Thursday, March 4, 2010

The Levee Revisited

The following piece is an excerpt from my article, The Levee Revisited, which appeared in Hellbender Press some years ago. It is also included in my soon to be published book, Guardians and Other Sightings.

The kingfisher I normally see at this marsh is strangely absent from view today. I am surprised by its absence, since I see the bird on nearly every trip here.

On my return trip, walking back toward the parking lot, I heard the rattling call of the kingfisher from the willows across the water. The bird was present, but in hiding, revealed only by its unique call.

Then it lifted from the cover and flew across the water, low. It was hunting for a fish dinner. I saw the kingfisher stop and perch on a fence that ran right into the water.

The bird perched only briefly. Then it was up high, hovering over the marsh like a miniature osprey, preparing to descend and deal death to the fish below.

Only the hovering is like an osprey through. The kingfisher is not a raptor like the osprey or bald eagle. They grasp their victims in the talons of their feet and barely wet their feathers. The kingfisher hovered and dropped. The descent ended with its whole body immersed in the water. Then it emerged, with no fish in its beak, and flies across the water.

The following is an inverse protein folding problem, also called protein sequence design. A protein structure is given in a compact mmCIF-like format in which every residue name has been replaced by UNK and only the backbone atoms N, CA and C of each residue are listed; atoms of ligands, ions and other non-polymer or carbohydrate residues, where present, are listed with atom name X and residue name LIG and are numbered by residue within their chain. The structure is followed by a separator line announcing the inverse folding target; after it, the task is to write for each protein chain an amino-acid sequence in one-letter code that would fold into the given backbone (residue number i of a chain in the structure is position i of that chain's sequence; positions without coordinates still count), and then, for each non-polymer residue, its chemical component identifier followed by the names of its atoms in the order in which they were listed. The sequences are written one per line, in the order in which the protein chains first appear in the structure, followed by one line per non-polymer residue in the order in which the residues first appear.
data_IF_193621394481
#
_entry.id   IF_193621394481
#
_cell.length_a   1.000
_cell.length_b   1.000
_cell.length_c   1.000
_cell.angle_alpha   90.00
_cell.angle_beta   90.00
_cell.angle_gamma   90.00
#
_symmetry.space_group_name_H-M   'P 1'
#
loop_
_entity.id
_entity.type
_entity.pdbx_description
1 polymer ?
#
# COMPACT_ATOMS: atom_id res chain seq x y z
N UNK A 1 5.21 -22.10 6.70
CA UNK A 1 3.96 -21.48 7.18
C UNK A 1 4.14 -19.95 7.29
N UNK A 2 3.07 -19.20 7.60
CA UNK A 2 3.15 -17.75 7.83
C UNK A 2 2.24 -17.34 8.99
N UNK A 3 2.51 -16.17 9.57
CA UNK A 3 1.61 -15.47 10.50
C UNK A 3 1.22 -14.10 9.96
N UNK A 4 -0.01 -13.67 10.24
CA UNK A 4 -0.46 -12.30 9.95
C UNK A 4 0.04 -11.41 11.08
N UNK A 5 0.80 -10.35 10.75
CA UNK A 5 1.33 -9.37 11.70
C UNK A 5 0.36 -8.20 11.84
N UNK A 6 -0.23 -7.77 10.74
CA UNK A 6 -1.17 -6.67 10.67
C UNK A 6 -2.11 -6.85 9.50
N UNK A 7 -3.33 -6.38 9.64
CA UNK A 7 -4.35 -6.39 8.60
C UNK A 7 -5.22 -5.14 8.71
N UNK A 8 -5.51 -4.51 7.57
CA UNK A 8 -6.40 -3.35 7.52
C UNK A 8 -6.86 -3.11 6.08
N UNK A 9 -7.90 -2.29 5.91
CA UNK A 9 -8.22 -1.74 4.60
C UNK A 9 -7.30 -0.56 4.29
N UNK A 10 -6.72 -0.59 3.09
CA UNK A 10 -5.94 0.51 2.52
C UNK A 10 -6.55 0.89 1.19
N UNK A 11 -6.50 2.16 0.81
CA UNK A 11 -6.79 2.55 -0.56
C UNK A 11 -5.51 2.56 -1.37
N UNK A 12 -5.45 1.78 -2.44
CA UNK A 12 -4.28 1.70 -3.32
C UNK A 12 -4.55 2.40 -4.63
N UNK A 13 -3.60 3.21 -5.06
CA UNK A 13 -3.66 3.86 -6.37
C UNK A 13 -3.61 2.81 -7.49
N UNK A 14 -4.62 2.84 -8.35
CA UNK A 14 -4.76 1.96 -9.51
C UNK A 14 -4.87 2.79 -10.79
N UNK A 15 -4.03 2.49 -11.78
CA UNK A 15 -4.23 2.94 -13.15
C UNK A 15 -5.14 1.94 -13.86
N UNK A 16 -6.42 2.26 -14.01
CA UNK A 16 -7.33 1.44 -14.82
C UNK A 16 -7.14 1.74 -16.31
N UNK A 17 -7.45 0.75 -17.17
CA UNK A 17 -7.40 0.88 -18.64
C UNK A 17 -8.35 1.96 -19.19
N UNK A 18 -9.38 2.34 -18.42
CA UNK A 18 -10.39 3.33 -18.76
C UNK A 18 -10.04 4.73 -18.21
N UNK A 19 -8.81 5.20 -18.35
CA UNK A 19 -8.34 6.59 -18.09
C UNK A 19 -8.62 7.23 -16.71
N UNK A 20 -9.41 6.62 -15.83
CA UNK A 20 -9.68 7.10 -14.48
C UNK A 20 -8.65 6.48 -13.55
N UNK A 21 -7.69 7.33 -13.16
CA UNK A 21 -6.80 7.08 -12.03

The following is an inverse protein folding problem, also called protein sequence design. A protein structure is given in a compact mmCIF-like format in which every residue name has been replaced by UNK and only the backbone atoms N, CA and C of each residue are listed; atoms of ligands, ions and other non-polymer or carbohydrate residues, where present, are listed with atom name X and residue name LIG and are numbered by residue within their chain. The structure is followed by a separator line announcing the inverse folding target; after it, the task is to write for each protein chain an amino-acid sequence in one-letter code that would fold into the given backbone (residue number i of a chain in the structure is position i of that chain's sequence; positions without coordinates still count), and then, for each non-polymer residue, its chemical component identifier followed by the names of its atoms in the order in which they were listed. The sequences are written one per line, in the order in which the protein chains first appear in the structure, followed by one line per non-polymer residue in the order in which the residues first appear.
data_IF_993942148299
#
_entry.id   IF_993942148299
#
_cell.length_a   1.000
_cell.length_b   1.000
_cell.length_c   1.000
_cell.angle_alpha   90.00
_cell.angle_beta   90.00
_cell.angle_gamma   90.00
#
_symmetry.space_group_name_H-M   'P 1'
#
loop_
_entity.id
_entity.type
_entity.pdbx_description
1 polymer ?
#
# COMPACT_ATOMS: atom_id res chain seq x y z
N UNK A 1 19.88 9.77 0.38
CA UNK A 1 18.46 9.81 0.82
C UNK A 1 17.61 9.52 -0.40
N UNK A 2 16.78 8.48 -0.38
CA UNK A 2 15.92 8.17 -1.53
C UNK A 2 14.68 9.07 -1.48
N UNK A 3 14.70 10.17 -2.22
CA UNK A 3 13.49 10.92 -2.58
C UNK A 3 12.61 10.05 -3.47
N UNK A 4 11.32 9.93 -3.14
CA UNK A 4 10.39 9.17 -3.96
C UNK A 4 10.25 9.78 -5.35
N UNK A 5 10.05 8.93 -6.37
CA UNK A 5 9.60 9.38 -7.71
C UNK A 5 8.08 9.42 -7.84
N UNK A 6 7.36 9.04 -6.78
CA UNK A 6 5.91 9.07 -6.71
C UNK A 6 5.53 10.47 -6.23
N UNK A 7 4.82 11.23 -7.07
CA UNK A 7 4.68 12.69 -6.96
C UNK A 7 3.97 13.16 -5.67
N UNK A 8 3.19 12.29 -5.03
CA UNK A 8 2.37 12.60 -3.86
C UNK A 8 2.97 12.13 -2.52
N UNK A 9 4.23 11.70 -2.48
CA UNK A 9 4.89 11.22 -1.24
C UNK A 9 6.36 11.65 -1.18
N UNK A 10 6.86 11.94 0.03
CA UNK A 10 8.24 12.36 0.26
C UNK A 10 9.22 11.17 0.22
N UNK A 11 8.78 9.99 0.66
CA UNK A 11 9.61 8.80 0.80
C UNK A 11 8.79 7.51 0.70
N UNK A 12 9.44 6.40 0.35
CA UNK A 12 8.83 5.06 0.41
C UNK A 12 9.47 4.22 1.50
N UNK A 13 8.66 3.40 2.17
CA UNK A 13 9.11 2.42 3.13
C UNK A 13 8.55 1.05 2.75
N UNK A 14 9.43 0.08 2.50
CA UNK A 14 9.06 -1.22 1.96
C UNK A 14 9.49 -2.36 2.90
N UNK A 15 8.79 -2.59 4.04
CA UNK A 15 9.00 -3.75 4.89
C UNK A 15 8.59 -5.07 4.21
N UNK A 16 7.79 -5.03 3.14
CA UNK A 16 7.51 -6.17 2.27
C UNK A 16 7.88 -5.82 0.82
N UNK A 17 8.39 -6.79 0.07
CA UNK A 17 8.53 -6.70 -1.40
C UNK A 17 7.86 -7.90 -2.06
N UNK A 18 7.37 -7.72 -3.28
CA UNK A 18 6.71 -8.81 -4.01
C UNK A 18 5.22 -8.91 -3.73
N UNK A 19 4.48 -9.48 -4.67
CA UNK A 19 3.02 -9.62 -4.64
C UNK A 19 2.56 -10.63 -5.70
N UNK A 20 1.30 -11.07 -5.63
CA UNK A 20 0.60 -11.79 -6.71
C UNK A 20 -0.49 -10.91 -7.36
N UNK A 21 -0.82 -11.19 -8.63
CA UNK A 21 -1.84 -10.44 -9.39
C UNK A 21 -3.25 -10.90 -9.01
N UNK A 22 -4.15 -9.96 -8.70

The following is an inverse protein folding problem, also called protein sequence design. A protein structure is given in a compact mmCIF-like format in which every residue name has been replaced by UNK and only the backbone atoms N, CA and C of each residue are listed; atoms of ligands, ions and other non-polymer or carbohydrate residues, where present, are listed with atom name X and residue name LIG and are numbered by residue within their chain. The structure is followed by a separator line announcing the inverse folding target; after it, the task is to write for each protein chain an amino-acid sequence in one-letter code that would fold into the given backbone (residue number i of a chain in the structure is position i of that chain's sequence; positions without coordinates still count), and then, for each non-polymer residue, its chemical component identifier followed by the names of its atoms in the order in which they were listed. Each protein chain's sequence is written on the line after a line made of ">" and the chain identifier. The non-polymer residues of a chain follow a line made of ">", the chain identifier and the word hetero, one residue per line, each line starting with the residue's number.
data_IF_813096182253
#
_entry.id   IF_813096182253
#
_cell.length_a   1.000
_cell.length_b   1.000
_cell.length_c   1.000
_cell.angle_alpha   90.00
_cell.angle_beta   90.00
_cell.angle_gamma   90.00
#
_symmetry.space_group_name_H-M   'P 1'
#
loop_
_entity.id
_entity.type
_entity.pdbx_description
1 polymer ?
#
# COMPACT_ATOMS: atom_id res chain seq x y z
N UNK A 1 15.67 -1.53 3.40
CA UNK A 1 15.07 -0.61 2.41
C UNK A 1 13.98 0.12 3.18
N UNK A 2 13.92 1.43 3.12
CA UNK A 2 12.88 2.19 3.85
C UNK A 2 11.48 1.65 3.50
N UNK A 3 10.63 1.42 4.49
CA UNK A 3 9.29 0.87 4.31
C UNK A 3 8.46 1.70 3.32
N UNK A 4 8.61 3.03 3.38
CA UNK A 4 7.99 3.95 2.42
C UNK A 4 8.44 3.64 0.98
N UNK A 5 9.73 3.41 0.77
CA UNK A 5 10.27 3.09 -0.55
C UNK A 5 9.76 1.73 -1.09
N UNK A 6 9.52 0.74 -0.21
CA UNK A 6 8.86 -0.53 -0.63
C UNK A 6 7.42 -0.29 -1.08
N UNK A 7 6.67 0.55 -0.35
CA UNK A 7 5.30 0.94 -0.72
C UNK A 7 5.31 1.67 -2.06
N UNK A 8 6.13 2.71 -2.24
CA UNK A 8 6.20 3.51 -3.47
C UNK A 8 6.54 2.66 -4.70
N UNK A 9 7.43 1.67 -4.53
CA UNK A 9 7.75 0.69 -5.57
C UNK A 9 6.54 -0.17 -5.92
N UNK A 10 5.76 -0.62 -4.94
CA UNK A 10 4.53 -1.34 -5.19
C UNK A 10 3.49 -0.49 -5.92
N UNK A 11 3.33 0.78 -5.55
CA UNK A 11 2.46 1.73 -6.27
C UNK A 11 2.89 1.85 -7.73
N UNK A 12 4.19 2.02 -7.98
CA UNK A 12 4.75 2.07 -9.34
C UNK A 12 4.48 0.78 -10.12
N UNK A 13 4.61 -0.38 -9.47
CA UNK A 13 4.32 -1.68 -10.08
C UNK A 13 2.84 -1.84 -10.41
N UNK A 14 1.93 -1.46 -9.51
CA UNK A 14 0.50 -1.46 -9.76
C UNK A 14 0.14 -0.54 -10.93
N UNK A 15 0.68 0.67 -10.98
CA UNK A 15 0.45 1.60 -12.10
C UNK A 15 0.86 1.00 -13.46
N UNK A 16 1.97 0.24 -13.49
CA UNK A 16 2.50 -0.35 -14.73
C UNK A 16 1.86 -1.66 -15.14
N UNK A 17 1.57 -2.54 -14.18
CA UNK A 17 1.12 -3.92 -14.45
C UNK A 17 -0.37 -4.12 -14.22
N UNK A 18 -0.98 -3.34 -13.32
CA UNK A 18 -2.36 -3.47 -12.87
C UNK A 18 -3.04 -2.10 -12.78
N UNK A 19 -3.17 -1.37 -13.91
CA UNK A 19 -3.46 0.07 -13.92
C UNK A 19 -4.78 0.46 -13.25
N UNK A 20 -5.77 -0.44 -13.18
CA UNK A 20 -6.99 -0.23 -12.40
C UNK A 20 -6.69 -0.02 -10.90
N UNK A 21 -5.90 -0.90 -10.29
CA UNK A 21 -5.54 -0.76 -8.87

Not easily discouraged, the bird is hovered and dropped again and again. Finally it moved to the trees across the marsh, perhaps with meal in beak, though I really couldn’t tell from my vantage point.

As I left the Marsh, the bird hovered over the water yet again. I am uncertain as to whether it failed in its last attempt, or is simply hungry for more fish. In either event, the marsh will provide a feast for kingfisher, heron, egret, and duck. It provided a physical feast for the birds and a psychic feast for me as I left, happy with the day’s observations and discoveries.

As the march of progress continues to assault the natural environment the question remains, will we preserve the unique beauty of this wetland and its bird species both resident and migratory, or will they become only one more monument to “progress.”

1 comment:

  1. A few years ago we tried to stop the elimination of the wetland adjacent to our subdivision. We failed. Wynn Dixie and the city commission won. All in the name of progress. WD is gone as is the birds and other wild life. Publix grew out of the ruins of WD. The wild life has not.

    We can only keep on questioning!